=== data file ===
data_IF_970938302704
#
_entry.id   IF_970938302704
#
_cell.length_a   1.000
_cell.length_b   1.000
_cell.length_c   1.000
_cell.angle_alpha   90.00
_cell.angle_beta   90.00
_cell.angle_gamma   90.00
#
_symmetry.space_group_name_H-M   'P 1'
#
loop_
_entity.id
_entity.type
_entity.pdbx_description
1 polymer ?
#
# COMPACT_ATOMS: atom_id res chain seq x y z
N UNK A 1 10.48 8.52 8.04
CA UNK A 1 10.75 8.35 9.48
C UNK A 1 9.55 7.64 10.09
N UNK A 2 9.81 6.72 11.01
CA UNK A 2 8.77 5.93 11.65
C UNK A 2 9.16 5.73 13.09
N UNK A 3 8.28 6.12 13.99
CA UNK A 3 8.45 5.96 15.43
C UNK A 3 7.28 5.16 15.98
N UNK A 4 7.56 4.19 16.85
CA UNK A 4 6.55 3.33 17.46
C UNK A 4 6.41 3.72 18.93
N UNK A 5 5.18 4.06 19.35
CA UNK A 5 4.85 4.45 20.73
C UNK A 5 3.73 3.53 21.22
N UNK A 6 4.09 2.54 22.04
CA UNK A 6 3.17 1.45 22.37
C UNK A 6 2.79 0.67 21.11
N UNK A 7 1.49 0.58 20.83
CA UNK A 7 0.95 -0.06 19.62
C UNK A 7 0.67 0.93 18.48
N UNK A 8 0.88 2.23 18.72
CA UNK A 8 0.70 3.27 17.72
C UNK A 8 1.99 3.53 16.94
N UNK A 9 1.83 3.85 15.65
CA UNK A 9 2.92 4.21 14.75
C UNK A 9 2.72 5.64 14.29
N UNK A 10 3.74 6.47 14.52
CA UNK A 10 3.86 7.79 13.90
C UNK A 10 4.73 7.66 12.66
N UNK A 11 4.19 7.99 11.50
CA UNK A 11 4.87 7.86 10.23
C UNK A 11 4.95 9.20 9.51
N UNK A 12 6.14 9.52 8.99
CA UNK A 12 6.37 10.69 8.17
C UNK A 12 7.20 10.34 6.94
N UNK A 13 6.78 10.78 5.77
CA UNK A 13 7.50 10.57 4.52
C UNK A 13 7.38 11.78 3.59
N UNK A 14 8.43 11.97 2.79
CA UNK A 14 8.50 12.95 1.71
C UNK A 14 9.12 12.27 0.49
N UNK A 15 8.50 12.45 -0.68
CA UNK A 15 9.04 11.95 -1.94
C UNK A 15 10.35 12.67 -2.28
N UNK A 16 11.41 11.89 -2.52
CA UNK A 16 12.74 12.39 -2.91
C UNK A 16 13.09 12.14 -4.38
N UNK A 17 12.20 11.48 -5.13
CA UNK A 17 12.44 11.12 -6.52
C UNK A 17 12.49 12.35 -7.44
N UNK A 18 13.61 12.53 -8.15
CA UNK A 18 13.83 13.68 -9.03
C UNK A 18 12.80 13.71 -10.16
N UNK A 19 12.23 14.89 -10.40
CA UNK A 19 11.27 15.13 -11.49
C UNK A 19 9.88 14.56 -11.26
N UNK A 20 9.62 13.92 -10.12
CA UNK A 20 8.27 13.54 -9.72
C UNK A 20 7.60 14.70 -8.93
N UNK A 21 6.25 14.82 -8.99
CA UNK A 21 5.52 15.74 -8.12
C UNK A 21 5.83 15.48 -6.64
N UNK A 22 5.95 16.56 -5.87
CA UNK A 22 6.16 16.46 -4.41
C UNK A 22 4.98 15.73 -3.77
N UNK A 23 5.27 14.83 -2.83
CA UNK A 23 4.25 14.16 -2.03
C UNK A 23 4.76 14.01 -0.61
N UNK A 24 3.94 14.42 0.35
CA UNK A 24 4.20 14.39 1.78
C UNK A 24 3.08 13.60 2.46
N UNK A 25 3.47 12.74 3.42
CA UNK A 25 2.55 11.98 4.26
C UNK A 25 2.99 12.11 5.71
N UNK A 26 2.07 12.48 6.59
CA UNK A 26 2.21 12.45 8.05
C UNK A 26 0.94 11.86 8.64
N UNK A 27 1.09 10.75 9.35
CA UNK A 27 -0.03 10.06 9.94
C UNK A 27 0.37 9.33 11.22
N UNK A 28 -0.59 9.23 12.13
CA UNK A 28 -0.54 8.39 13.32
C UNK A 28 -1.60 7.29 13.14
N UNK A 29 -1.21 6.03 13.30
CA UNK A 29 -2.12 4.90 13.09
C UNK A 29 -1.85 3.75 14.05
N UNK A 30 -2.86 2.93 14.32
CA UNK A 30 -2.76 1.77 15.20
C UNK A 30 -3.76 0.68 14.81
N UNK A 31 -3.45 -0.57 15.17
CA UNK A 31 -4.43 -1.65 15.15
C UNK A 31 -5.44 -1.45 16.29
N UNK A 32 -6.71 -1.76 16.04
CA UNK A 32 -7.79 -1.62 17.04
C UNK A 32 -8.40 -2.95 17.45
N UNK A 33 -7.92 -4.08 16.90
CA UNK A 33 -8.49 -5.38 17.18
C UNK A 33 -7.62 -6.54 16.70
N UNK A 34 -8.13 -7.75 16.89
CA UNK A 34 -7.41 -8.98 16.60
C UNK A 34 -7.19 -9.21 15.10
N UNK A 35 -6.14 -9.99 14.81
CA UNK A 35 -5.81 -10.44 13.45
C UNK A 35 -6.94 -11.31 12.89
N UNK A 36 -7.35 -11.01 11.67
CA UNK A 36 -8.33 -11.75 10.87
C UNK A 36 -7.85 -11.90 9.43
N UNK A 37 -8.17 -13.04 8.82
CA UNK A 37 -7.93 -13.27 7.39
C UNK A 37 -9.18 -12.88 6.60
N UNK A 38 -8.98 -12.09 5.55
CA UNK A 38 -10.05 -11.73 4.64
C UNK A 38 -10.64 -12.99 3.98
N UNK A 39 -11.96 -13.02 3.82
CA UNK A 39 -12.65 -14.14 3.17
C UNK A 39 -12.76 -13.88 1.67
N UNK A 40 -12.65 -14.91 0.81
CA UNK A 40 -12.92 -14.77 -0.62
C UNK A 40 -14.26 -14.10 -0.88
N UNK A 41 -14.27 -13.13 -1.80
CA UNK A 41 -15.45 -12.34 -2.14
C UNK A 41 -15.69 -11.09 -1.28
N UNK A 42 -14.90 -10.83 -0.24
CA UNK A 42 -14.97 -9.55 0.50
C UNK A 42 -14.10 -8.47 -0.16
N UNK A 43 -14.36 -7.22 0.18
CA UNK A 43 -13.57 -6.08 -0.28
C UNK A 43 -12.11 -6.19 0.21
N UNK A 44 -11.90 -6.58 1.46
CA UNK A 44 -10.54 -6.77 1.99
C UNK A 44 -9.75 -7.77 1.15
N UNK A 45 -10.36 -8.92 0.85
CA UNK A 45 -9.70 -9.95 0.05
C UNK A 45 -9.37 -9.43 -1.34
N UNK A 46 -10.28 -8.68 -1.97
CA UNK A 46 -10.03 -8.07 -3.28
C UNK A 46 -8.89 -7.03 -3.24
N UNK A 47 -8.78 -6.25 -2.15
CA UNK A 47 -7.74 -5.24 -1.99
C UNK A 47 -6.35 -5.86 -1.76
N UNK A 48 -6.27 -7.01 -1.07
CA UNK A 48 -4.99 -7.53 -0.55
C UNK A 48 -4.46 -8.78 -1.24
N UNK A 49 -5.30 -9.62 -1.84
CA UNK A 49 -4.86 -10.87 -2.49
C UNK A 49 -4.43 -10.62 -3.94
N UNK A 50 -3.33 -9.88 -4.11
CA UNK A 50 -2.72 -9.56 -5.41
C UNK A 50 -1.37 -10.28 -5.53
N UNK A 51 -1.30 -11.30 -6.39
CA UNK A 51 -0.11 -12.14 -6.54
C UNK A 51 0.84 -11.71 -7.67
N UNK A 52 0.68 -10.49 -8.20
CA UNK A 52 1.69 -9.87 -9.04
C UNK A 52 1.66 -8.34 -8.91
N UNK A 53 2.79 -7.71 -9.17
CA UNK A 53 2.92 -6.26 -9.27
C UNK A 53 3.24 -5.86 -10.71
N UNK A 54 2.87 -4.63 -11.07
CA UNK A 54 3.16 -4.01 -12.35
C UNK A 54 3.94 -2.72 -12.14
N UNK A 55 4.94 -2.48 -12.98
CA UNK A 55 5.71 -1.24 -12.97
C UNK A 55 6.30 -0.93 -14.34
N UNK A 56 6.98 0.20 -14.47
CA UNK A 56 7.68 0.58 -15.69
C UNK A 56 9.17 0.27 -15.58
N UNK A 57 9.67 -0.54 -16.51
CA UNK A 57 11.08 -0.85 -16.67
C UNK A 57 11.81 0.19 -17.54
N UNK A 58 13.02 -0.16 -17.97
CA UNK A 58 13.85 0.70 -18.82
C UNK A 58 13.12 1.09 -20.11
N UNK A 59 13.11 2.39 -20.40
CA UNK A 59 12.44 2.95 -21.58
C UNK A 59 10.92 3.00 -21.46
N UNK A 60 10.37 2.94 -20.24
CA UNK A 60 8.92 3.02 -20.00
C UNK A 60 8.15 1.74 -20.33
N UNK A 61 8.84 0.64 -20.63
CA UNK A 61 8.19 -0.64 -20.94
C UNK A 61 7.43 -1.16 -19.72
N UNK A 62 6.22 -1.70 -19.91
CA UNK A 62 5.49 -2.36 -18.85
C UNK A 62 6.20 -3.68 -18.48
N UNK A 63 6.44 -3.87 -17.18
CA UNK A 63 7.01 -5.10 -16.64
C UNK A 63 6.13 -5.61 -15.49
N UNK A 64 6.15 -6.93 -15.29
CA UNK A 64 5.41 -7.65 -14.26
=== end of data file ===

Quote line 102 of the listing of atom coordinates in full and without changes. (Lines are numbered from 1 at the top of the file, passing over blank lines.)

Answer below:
N UNK A 28 -0.59 9.23 12.13